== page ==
April 26, 2015 / 3:53 PM / 2 years ago

U.S. Sen. McCain urges shifting drone program to Pentagon

WASHINGTON, April 26 (Reuters) - Drone strikes against suspected enemy combatants on foreign soil should be run by the U.S. military and not the CIA, Senate Armed Services Committee Chairman John McCain said on Sunday.

McCain made his remarks on CNN's "State of the Union" broadcast just days after it was disclosed that a drone strike in Pakistan in January mistakenly killed two Western hostages: an American and an Italian.

"I think it was probably preventable, in that there was an obvious breakdown in intelligence. They didn't know that they were there," McCain said of the January drone strike.

The Republican senator and 2008 failed presidential candidate predicted the incident will renew a debate within the Obama administration on how the drone program is run.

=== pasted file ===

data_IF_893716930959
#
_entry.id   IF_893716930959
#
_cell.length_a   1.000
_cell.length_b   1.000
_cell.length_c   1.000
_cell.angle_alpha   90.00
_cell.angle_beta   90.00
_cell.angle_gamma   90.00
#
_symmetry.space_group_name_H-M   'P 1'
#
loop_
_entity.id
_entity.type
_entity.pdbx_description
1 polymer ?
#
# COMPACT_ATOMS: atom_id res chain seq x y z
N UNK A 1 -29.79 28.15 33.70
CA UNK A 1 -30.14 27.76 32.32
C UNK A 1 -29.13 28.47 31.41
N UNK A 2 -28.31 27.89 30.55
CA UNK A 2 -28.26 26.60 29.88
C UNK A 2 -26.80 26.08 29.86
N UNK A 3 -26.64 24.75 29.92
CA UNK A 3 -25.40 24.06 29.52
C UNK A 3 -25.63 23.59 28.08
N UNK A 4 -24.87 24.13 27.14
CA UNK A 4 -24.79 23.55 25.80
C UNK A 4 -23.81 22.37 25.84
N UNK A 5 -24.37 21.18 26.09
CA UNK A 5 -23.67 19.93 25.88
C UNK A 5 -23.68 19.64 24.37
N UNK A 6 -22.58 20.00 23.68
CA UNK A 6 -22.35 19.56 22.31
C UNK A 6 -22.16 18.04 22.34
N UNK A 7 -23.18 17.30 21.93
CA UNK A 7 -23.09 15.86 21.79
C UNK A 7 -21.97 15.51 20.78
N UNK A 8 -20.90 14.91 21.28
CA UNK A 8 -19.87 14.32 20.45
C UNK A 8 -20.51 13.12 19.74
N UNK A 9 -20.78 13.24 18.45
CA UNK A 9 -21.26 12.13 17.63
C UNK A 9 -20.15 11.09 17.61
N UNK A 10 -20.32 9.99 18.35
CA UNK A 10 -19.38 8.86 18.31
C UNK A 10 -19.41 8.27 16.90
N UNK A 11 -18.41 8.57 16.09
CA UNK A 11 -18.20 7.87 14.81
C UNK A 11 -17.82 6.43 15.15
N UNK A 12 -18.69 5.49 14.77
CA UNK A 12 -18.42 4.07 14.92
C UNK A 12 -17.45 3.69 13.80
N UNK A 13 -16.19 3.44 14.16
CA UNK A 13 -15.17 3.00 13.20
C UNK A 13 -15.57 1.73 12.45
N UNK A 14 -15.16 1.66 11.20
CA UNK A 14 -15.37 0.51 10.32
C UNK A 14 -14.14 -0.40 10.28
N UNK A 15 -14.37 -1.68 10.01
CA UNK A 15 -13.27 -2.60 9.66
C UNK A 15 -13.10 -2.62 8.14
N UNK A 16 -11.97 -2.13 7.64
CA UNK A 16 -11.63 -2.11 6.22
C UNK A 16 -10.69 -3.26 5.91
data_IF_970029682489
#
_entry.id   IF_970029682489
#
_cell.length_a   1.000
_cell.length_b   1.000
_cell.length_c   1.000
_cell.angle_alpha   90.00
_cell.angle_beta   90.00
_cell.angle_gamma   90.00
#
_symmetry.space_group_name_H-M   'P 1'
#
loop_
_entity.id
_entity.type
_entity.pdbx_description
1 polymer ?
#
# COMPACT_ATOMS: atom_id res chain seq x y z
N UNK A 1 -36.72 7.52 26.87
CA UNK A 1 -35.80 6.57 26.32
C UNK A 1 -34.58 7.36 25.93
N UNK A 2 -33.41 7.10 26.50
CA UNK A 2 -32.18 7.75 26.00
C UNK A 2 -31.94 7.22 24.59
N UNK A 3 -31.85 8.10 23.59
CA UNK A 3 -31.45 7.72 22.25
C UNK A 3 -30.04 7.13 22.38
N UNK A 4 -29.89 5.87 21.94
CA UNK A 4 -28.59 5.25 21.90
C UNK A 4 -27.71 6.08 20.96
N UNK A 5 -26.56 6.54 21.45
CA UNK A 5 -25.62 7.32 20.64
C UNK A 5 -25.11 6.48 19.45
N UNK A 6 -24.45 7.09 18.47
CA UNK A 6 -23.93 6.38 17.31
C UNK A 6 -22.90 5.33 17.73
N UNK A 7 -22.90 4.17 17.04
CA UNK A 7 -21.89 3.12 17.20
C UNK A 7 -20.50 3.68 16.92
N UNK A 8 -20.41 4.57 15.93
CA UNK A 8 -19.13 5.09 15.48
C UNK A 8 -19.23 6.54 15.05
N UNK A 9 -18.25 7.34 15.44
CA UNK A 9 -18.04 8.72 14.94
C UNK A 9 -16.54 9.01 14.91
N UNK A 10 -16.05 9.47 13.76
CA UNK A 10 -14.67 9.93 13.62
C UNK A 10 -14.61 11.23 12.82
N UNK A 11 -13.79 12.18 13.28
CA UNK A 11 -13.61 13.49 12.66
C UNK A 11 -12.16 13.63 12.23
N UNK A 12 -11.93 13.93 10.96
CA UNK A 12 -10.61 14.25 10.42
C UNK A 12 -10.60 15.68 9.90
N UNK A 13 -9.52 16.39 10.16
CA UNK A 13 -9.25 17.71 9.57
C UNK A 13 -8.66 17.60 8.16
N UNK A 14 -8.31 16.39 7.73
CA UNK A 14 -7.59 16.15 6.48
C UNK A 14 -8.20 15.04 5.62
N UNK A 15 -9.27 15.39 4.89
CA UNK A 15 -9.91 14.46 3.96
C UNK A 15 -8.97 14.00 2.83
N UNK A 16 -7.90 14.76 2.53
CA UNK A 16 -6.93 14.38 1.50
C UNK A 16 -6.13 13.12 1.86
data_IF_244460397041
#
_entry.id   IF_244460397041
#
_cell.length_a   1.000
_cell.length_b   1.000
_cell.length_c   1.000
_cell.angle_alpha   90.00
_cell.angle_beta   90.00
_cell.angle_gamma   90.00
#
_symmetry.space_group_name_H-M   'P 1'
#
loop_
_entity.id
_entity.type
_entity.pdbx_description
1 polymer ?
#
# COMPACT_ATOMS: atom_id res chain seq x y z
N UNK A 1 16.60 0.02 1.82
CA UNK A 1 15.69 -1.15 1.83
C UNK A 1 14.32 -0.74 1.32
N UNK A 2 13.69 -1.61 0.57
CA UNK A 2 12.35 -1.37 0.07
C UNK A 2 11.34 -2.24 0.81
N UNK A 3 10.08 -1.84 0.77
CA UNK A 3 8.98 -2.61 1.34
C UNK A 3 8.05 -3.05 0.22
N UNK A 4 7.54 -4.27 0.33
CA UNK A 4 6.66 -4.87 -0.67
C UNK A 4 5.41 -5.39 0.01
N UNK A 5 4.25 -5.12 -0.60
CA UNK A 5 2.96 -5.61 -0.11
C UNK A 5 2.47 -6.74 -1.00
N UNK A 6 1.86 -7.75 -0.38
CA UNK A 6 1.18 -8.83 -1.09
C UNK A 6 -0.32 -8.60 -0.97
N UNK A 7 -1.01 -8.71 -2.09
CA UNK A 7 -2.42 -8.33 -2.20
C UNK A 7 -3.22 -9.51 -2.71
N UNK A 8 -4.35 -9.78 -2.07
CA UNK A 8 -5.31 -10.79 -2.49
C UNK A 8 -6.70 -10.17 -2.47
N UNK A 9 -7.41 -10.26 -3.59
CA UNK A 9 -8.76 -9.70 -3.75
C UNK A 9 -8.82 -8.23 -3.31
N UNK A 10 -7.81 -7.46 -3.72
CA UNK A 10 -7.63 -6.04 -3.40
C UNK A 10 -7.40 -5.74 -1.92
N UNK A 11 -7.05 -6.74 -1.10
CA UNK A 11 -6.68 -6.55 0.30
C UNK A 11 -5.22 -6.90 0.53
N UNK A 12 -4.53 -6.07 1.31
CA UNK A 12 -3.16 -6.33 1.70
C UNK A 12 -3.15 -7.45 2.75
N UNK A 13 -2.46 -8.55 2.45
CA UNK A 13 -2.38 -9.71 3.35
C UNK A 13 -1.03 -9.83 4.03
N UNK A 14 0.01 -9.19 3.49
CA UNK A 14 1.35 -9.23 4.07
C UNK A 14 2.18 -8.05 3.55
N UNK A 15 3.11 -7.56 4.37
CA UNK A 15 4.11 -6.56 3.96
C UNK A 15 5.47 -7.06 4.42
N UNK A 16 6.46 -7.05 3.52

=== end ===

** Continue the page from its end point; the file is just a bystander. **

However, there still appeared to be strong support in Congress for employing the unmanned drones against enemy targets, which has expanded during the Obama administration. Critics have long complained about civilians being killed in the air strikes.

It is an "integral part of the conflict and a very essential one," McCain told CNN.

McCain acknowledged "some bias" on which federal agency should operate the drone program, given that shifting it to the Pentagon from the CIA would put it under his purview as chairman of the Senate committee overseeing the military.

Nevertheless, McCain said the Pentagon had the expertise and, "I think it should be conducted and oversight and administered by the Department of Defense."

The United States was targeting an al Qaeda compound in Pakistan when a drone strike killed American hostage Warren Weinstein, who had been held since 2011, and Italian hostage Giovanni Lo Porto, as well as an al Qaeda leader who also was an American.

Obama last week publicly apologized for the hostage deaths and took "full responsibility" for all counter terrorism operations.

Several investigations, including by the CIA and Congress, are anticipated.

Reporting By Richard Cowan

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